Australian researcher finds way to make DSL 100x faster

Posted on Saturday, Nov 03 2007 @ 11:05 CET by Thomas De Maesschalck
A researcher at the University of Melbourne claims to have found a way to make broadband Internet 100x faster while using the same cable infrastructure:
Dr John Papandriopoulos said his technique can dramatically reduce the interference which slows down data transmission in typical DSL networks and use less power in the process.

Dr Papandriopoulos used complex mathematical modelling and optimisation techniques to develop the idea, which he said can be used with existing telecommunications networks without laying kilometres of expensive fibre optic cabling.

He said to facilitate the faster data transmission speeds, however, telecommunications providers would need to change their operational systems and consumers purchase new modems. But, he added, the new technology could deliver between 100 and 250 megabits per second, compared to typical speeds ranging from between one megabit (ADSL) and 20 megabits (ADSL2+).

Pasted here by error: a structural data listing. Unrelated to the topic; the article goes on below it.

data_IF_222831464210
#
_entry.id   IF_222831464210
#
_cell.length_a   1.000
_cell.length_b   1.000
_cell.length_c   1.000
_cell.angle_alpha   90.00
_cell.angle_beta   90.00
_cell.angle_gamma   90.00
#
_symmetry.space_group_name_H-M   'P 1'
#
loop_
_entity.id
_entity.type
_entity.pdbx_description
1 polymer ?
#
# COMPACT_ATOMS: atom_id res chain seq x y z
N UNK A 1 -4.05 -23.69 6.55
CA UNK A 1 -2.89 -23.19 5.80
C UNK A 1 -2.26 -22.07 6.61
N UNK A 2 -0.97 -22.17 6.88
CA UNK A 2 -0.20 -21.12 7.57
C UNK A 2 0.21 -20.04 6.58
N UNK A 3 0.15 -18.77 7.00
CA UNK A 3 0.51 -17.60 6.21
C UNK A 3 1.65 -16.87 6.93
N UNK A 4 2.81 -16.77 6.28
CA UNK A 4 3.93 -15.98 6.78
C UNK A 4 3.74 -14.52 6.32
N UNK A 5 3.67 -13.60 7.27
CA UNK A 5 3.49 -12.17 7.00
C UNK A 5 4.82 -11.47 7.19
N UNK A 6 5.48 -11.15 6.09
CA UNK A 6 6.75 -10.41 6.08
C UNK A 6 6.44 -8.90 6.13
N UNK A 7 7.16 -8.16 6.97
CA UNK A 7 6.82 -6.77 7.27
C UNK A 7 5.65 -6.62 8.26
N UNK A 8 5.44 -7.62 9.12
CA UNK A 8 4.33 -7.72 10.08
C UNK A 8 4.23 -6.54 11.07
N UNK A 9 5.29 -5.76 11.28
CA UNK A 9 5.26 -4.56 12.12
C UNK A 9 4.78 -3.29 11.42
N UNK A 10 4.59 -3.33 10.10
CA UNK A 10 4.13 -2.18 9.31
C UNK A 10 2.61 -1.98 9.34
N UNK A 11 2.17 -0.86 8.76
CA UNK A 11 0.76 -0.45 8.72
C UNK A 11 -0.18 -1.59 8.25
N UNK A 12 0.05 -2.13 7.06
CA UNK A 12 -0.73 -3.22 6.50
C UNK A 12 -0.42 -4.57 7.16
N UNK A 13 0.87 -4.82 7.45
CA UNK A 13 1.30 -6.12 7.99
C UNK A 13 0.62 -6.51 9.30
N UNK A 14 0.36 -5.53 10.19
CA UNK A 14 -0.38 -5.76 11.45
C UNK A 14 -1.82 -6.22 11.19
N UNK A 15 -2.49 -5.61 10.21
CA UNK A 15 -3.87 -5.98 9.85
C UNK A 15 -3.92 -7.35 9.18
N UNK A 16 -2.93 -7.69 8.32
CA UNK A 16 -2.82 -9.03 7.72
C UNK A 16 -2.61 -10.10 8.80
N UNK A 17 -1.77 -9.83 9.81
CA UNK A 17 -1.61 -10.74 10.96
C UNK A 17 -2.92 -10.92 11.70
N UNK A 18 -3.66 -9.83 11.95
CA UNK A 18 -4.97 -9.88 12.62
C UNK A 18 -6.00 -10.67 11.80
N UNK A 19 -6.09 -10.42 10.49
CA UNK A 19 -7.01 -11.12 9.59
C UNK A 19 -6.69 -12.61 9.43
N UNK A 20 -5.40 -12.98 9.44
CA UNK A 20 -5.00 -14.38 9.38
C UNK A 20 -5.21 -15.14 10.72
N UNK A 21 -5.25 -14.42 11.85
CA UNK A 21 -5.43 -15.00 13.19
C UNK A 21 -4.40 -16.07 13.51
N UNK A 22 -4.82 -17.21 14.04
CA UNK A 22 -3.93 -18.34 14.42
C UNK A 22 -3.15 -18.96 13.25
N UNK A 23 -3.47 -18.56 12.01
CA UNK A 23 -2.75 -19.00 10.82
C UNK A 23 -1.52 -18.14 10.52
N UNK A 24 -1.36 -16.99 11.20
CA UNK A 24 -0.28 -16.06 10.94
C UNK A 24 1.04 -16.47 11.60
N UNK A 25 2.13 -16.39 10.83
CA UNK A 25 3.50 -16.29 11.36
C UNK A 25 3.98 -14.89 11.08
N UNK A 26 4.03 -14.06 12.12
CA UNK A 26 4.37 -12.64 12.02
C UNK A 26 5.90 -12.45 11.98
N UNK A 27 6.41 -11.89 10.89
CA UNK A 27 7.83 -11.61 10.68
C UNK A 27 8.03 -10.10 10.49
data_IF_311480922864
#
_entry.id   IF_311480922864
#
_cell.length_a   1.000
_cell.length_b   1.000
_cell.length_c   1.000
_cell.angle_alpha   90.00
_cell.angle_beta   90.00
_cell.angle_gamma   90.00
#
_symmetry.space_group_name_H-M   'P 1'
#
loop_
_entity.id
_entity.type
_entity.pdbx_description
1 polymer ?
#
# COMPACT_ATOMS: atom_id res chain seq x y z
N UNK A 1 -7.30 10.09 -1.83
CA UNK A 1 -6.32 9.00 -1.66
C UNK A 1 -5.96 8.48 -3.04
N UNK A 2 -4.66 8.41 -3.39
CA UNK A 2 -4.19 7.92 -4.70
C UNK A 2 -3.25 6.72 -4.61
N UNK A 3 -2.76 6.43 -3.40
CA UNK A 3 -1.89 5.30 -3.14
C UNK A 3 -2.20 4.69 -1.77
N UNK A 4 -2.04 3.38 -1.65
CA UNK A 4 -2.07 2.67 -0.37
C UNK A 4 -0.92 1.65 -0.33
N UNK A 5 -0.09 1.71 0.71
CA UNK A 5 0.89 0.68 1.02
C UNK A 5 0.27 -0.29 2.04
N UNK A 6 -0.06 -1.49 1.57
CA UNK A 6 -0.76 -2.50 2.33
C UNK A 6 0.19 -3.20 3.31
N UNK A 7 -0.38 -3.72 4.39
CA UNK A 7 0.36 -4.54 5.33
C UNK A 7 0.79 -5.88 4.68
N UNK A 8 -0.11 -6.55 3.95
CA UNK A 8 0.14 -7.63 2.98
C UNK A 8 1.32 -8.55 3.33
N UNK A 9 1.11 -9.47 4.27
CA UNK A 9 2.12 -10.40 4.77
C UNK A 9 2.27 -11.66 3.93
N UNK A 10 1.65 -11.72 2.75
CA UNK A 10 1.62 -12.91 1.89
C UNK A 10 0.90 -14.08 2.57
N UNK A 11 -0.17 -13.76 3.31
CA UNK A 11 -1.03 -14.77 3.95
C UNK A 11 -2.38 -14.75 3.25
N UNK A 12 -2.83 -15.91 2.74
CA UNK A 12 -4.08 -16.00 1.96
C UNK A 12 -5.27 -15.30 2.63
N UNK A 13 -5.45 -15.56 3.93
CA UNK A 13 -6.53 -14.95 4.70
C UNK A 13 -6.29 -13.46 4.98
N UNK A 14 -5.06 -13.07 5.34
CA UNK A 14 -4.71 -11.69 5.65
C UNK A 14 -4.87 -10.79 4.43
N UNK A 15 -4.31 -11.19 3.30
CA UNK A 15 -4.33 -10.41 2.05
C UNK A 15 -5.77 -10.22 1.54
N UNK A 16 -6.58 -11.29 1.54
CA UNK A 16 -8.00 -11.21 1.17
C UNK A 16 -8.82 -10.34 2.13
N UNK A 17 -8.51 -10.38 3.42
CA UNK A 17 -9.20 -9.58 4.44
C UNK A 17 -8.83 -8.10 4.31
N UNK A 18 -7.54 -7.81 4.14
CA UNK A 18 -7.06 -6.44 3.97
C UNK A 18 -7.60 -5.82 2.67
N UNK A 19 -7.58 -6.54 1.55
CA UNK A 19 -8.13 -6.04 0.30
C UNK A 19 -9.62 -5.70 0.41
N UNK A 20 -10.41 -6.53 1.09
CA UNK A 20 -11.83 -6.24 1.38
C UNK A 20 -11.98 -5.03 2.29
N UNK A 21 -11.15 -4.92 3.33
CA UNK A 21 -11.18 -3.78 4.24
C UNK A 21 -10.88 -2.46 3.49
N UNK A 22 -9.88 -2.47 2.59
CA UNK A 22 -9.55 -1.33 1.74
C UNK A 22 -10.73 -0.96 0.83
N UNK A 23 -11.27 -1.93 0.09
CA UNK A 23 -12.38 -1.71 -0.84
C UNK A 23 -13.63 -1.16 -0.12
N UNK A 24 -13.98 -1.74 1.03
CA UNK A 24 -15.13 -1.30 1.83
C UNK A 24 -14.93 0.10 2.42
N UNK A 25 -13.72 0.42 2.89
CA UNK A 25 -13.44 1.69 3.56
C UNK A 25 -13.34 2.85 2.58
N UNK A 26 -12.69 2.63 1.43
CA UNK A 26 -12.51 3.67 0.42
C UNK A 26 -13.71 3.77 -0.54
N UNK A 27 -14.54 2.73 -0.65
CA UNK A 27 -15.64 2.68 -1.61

With the assistance of Melbourne Ventures, the technology commercialisation arm of the University of Melbourne, Papandriopoulos has filed for two patents relating to his idea, and the university is now seeking parties who are interested in licensing deals.
Source: The Engineer


About the Author

Thomas De Maesschalck

Thomas has been messing with computer since early childhood and firmly believes the Internet is the best thing since sliced bread. Enjoys playing with new tech, is fascinated by science, and passionate about financial markets. When not behind a computer, he can be found with running shoes on or lifting heavy weights in the weight room.



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